One of my favorite annual features to put together is our list of best and worst contracts in baseball. You don’t see the impact of money directly on the field during the season, but there’s no denying it has been a crucial aspect of how individual teams are constructed for nearly a half century. Just like most kids have that moment when they realize Santa Claus doesn’t exist, every young baseball fan has that instant when a belief that everybody on the field is playing just for the love of the game, and the love of their team’s city, can be cruelly shattered.
We’re doing one thing slightly different this year. This time around, we’re limiting the contracts to those signed when the player has some leverage, covering players who sign their deals while arbitration-eligible and those that extend into at least one free-agent season. That way, we can see who scored the best contracts when they had a little more juice at the bargaining table.
Each player’s deal is ranked based on the difference between the wins the team is paying for and the wins the team is projected to get, as predicted by the ZiPS projection system.
MLB has been signing the best players from Nippon Professional Baseball who wish to come to the United States for a generation now, but bringing in players from the Korean Baseball Organization League (KBO League) is a fairly recent trend. There have long been some players from Korea, but typically as young prospects. The veterans who came over with KBO experience, such as Dae-Sung Koo and Chang-Yong Lim, had to first prove themselves in NPB before getting MLB contracts. Hyun-Jin Ryu was the first exception, coming over straight from KBO’s Hanwha Eagles, and he had a great deal of success before injury issues.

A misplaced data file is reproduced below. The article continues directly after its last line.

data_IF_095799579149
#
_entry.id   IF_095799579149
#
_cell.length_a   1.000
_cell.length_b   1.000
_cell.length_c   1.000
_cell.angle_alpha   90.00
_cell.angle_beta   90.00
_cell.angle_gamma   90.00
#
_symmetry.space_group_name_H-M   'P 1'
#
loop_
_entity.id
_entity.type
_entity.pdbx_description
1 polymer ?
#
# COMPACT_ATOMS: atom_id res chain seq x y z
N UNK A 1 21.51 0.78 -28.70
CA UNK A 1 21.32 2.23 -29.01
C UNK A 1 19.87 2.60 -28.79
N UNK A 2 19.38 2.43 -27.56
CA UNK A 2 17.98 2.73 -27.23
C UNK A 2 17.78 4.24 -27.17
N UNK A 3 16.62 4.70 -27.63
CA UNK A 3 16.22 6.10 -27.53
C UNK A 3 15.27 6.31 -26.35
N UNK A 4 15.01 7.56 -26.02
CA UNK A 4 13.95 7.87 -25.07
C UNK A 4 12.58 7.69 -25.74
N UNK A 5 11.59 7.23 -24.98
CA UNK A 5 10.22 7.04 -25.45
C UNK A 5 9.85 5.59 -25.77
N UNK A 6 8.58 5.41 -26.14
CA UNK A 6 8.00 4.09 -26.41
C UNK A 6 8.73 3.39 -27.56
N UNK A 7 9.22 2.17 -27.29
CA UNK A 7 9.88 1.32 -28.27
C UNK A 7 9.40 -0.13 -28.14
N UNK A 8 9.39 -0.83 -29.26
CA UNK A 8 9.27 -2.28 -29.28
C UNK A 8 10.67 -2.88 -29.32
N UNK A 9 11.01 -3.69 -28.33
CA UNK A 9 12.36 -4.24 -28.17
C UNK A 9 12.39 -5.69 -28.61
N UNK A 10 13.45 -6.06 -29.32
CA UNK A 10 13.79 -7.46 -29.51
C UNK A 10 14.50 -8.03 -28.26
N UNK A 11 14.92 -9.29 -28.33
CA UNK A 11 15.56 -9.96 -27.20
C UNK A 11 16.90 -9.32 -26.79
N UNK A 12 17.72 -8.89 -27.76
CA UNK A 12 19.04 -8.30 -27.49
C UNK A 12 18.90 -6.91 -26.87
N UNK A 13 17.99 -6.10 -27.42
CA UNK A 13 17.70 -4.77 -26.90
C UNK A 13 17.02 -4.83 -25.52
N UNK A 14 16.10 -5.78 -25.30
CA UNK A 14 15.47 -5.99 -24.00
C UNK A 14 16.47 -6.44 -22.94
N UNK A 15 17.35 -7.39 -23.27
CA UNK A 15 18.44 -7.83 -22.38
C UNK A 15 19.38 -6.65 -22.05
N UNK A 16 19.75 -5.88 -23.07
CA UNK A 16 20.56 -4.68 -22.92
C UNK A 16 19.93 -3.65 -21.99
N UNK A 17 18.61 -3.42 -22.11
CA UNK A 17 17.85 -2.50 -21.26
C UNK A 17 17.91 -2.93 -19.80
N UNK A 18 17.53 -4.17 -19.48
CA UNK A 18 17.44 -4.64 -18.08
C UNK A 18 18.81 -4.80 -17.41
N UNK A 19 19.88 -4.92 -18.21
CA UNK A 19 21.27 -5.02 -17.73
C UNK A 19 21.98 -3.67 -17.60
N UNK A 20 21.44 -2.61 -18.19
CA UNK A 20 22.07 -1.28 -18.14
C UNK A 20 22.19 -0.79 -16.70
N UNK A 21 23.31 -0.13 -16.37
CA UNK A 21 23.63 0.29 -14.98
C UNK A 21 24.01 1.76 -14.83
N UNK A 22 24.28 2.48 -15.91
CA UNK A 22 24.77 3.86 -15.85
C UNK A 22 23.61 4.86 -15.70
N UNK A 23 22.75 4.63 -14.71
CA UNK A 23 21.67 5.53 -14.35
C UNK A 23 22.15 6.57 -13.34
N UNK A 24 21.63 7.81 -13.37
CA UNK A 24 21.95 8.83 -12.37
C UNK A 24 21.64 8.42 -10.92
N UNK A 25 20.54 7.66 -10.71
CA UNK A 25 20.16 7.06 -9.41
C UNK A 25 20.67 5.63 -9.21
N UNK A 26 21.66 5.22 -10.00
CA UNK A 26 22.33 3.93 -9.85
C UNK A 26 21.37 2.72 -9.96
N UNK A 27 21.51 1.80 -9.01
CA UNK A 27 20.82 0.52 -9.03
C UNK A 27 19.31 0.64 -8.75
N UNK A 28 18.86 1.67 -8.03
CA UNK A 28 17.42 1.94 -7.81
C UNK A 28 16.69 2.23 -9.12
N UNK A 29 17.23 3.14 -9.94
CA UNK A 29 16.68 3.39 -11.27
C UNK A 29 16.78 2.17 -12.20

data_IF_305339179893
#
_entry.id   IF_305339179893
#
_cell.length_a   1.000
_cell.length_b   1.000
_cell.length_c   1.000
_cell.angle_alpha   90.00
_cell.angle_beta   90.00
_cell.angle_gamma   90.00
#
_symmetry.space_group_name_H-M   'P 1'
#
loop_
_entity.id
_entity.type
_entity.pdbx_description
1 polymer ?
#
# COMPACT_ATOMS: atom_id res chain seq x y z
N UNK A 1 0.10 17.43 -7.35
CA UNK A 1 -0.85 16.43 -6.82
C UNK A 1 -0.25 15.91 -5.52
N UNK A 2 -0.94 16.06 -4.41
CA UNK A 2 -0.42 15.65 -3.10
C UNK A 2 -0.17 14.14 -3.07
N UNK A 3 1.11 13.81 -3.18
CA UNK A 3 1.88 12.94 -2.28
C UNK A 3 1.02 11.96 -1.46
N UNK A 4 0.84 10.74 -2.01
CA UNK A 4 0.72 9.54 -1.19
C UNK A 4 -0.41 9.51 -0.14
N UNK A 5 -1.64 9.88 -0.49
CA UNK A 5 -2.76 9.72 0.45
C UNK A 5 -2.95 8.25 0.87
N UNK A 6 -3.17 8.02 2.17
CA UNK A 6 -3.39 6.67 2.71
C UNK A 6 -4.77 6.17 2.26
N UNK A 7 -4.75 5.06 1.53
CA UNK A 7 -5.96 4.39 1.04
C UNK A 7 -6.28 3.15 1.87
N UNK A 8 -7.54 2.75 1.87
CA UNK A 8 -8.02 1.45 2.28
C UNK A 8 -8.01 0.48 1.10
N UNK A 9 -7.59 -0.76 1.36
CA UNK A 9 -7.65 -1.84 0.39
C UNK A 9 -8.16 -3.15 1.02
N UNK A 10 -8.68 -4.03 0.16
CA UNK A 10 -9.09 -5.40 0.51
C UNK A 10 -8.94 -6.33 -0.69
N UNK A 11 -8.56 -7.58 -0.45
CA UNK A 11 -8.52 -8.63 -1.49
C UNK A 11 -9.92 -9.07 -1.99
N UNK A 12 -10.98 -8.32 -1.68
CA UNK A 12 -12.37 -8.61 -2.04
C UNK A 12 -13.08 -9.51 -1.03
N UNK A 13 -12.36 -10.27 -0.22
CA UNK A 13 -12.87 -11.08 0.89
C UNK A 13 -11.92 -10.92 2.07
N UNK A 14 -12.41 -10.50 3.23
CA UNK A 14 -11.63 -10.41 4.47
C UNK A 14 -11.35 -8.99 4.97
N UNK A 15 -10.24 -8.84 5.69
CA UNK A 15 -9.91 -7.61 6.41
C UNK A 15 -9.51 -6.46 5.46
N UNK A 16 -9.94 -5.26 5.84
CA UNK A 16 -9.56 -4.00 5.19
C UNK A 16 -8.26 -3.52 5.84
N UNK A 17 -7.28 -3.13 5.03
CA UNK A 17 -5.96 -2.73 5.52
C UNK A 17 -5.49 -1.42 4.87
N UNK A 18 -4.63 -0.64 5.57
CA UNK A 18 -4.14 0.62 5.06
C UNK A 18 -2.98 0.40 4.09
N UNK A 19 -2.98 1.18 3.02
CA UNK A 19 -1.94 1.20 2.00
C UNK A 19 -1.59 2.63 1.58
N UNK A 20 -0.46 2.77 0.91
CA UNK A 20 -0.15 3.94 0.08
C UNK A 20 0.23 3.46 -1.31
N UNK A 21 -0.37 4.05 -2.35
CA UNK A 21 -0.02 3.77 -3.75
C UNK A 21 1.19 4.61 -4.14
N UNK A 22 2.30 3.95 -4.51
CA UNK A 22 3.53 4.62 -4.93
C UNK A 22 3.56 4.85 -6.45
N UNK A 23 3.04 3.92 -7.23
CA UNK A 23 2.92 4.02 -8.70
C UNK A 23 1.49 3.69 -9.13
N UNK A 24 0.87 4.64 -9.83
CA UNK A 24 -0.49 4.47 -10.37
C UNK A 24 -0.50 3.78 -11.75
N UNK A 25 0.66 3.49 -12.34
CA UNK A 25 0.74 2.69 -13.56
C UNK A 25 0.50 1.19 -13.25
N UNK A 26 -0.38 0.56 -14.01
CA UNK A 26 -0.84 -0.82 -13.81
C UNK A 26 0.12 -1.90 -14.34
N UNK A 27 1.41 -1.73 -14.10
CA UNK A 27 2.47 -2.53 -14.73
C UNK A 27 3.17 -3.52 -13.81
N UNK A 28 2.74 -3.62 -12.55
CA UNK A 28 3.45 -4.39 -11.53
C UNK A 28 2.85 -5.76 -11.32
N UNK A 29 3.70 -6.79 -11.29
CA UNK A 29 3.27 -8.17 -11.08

The Pirates brought over Kang, coming off a near 1.200 OPS and 40 homers for the 2014 Nexen Heroes, to a low-risk, high-reward contract. Spending $11 million isn’t much, but Kang earned it before his rookie season even finished, and his defense at third (and even short) was better than initially advertised. Signed for two years at $5.75 million, it’s quite likely his $5.5 million option gets picked up rather than the $250,000 buyout. He’d rank even higher if ZiPS was projecting more at-bats, but his projections take a hit because of the time lost after his 2015 collision with Chris Coghlan that broke his leg and tore his MCL. Even with a likely suspension for his DUI arrest in South Korea, he’s easily worth the money.